Lawmakers Question Proof Of Donor's Military ServiceBy Stephen Barr and Terry M. Neal
The Washington Post
House Republicans said Thursday that an investigation of military records had turned up no sign that a major Democratic donor who is buried at Arlington National Cemetery, M. Larry Lawrence, served in the Merchant Marine during World War II, as he had long claimed.
Lawrence was among 69 individuals over the last five years who received special waivers to be buried at the cemetery, the nation's most hallowed military burial ground. Last month, White House and Army officials, citing Lawrence's wartime record, vigorously defended their decision to allow him to be interred in Arlington.
But Rep. Terry Everett, R-Ala., chairman of the House Veterans Affairs subcommittee on oversight and investigations, said, "We have found that Mr. Lawrence's name does not appear in at least three locations where a reasonable person would expect it to appear in the records."
The new questions about Lawrence revived a political drama that had seemed put to rest after Republicans backed off earlier accusations that President Clinton had rewarded rich Democratic donors with burial plots at Arlington. The issue, which has inspired outrage both among those accusing and defending the administration, has been sustained by the congressional inquiry and conservative commentators. The new allegations arose after the conservative columnist Arianna Huffington said that a longtime aide to Lawrence told her she believed his war record was a fabrication. The aide, Norma Nicholls, confirmed her account in an interview.
Thursday's events raised the possibility of demands that Lawrence's body be removed from Arlington cemetery. "If that did turn out to be the case, it would be distressing, obviously," White House spokesman Mike McCurry said. Said Everett: "I don't know what we'll do."
Lawrence died in 1996 while serving as ambassador to Switzerland. Administration officials, who asked not to be identified, said they had accepted Lawrence's account of his wartime service at the time of his nomination in 1993, but acknowledged that State Department security officers had been unable to locate his military records then.
Lawrence and his family and companies gave about $200,000 to Democrats between 1991 and 1996, according to the Center for Responsive Politics. He operated the famed Hotel del Coronado near San Diego, and Clinton sometimes vacationed with Lawrence, who was once named as one of Forbes 400 richest Americans. Clinton delivered one of the eulogies at his funeral.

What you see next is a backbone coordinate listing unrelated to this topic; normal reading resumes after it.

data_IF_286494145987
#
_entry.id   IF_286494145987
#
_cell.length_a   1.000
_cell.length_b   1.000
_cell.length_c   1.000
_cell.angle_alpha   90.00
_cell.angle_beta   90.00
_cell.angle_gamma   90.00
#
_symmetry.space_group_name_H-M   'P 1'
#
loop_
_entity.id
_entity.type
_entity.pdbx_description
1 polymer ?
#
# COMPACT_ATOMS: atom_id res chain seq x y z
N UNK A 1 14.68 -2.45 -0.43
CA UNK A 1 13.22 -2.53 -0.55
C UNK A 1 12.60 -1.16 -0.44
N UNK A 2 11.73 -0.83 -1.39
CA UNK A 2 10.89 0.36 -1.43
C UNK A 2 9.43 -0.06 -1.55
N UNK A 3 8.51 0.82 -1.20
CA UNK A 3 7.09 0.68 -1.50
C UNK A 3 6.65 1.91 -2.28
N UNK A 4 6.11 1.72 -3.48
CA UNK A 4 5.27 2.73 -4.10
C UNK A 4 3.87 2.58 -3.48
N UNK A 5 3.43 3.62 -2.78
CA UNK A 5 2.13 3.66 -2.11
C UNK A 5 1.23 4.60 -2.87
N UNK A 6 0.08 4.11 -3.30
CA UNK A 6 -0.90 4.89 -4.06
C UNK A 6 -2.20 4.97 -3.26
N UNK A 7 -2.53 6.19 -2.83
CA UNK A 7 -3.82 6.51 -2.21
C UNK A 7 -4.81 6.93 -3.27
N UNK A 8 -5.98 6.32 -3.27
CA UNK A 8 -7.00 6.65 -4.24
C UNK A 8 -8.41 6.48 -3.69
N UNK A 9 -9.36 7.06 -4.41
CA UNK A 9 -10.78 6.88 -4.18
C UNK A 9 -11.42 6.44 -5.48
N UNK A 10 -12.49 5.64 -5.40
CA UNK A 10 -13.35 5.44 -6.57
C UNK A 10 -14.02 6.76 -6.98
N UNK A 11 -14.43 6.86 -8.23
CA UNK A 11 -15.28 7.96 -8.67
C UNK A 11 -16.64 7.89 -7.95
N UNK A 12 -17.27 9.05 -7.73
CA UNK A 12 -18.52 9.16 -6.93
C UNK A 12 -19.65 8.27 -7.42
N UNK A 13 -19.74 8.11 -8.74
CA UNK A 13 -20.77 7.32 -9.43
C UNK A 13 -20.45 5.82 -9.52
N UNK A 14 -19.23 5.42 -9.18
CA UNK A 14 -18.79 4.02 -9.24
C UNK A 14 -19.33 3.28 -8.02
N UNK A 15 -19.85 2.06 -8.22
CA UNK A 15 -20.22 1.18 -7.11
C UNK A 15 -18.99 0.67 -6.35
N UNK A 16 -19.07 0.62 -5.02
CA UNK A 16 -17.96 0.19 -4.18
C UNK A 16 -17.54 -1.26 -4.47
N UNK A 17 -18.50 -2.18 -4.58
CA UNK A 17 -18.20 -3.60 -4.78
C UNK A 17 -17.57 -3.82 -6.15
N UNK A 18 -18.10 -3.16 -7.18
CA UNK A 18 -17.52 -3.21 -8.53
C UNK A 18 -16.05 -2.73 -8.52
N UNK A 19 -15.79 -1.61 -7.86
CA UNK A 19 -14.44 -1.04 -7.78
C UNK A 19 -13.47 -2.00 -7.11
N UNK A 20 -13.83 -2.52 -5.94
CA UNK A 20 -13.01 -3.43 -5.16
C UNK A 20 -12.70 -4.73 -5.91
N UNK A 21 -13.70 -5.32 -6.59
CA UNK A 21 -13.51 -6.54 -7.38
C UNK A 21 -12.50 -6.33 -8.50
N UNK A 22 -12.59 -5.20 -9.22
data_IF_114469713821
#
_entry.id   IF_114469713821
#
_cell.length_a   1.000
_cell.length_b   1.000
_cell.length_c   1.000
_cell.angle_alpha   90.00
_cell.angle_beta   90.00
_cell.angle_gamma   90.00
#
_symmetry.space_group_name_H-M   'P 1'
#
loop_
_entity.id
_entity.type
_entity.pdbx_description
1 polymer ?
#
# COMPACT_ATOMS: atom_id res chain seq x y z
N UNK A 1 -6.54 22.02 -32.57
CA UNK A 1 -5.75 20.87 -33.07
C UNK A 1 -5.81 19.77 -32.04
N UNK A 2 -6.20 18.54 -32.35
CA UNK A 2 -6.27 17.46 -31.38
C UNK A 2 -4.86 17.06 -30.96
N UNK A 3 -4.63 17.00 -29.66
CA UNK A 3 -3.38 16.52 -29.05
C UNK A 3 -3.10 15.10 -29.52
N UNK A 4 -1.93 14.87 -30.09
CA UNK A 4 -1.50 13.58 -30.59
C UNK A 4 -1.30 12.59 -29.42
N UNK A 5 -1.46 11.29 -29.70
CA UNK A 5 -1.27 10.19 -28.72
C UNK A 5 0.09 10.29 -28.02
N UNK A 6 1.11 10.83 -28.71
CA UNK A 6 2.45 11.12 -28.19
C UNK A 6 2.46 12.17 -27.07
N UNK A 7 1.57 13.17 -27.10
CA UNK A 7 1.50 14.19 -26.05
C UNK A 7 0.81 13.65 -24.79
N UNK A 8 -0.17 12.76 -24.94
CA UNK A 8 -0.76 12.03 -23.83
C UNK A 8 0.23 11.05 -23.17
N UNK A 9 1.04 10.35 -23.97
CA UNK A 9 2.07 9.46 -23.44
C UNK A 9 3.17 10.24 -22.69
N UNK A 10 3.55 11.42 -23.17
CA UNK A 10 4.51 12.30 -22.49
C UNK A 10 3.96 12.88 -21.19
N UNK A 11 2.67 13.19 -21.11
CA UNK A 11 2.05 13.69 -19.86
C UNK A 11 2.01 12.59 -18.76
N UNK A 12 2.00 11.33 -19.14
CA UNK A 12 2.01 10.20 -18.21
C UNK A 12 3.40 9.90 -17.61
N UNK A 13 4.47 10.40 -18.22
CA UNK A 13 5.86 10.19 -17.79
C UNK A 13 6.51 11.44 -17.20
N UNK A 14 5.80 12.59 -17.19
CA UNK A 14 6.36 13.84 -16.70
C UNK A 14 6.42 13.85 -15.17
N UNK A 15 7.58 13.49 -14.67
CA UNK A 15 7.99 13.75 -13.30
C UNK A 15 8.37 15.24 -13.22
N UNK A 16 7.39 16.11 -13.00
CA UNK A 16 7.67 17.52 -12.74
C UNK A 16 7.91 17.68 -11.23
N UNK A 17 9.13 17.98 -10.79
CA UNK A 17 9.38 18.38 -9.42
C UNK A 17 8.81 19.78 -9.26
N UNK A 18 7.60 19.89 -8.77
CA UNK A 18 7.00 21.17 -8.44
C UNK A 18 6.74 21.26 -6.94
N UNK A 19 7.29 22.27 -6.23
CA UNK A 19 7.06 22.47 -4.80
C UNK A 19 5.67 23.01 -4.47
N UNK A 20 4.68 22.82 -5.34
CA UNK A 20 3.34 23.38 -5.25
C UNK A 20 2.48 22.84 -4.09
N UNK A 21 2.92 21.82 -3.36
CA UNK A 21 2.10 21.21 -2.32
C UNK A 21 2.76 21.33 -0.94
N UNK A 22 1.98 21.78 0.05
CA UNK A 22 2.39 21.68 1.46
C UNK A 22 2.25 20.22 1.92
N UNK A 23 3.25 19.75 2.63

Lawrence's harrowing story of his wartime service impressed administration officials who met him. He recounted enlisting in the Merchant Marine in 1944 at the age of 18. He said that the following year he was aboard the liberty ship SS Horace Bushnell when it came under attack by a German submarine in the Arctic Ocean near the Russian port of Murmansk. During the torpedo attack, Lawrence said he was thrown overboard and suffered serious head injuries.
Thursday, Lawrence's widow, Shelia Davis Lawrence, said she was "shocked and dismayed" by the GOP news conference that raised doubt about Lawrence's military service.
"He is dead and cannot defend himself," Shelia Davis Lawrence said in a statement. "I am not prepared to change my beliefs based on statements by people who have previously demonstrated a meanness of spirit and a lack of concern for either truth or decency."
Everett defended the House inquiry into Lawrence's record as an effort to preserve the integrity and sanctity of Arlington National Cemetery.
In a letter to the secretaries of Defense and State, Everett said a search of National Maritime Center records used to confirm World War II service failed to find Lawrence's name.
Everett said Lawrence's name also does not appear on the official record of persons serving on the Horace Bushnell. The ship's casualty report lists the names of four crew members killed by the torpedo blast and a fifth who died from shock and a heart attack.
"There is no account of "serious head injuries' or of any injury to an individual named Lawrence," Everett wrote the Cabinet secretaries.
Administration memos released by Everett showed that then-assistant secretary of state Richard C. Holbrooke, apparently drawing on State Department files, provided the detailed account of Lawrence's seagoing heroism that served as part of the justification for his waiver to be buried at Arlington.